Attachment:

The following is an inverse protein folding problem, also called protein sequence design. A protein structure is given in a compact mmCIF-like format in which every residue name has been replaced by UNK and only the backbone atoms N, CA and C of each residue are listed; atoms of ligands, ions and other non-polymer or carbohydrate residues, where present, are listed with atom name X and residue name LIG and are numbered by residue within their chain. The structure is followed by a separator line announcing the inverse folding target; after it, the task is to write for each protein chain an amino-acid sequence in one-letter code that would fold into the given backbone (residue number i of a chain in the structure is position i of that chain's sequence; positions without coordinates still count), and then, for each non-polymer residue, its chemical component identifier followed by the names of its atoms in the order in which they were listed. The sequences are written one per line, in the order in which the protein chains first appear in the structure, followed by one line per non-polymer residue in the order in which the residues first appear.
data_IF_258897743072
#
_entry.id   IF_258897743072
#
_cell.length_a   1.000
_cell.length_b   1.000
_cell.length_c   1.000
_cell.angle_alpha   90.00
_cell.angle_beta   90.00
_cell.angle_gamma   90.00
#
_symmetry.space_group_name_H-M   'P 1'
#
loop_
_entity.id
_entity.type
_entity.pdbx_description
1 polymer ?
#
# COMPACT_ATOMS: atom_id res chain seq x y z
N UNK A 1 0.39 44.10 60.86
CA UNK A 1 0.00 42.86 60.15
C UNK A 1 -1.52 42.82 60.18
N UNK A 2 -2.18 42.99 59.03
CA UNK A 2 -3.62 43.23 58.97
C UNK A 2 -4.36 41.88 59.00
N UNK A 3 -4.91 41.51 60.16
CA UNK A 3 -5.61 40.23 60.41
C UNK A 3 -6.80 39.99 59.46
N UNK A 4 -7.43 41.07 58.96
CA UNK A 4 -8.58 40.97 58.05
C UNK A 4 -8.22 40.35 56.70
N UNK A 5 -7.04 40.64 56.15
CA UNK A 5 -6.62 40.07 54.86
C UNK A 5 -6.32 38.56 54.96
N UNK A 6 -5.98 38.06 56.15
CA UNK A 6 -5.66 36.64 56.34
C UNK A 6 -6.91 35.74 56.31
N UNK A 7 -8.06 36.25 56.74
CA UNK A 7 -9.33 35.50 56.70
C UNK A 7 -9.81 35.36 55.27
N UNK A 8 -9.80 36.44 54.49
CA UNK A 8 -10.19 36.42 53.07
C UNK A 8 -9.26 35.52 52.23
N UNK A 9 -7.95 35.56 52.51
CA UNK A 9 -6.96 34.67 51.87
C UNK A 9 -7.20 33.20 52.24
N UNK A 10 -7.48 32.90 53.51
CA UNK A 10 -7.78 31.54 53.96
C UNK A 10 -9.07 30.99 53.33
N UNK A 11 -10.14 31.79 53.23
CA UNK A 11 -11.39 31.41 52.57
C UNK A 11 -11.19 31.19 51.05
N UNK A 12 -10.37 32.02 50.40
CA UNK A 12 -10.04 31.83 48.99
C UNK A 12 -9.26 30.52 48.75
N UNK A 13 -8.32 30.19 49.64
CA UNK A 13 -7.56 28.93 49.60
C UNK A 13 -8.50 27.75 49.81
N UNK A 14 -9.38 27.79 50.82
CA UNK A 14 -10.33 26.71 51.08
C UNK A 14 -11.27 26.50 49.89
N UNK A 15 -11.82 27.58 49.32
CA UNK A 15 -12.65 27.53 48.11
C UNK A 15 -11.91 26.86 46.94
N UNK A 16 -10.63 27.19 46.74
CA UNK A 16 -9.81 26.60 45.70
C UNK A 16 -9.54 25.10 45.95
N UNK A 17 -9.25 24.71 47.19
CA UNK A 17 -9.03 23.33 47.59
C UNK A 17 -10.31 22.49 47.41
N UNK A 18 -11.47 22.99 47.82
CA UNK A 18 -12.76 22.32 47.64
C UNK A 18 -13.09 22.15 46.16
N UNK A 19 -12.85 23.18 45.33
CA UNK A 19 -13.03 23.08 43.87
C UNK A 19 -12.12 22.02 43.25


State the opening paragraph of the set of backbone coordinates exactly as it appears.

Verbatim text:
The following is an inverse protein folding problem, also called protein sequence design. A protein structure is given in a compact mmCIF-like format in which every residue name has been replaced by UNK and only the backbone atoms N, CA and C of each residue are listed; atoms of ligands, ions and other non-polymer or carbohydrate residues, where present, are listed with atom name X and residue name LIG and are numbered by residue within their chain. The structure is followed by a separator line announcing the inverse folding target; after it, the task is to write for each protein chain an amino-acid sequence in one-letter code that would fold into the given backbone (residue number i of a chain in the structure is position i of that chain's sequence; positions without coordinates still count), and then, for each non-polymer residue, its chemical component identifier followed by the names of its atoms in the order in which they were listed. The sequences are written one per line, in the order in which the protein chains first appear in the structure, followed by one line per non-polymer residue in the order in which the residues first appear.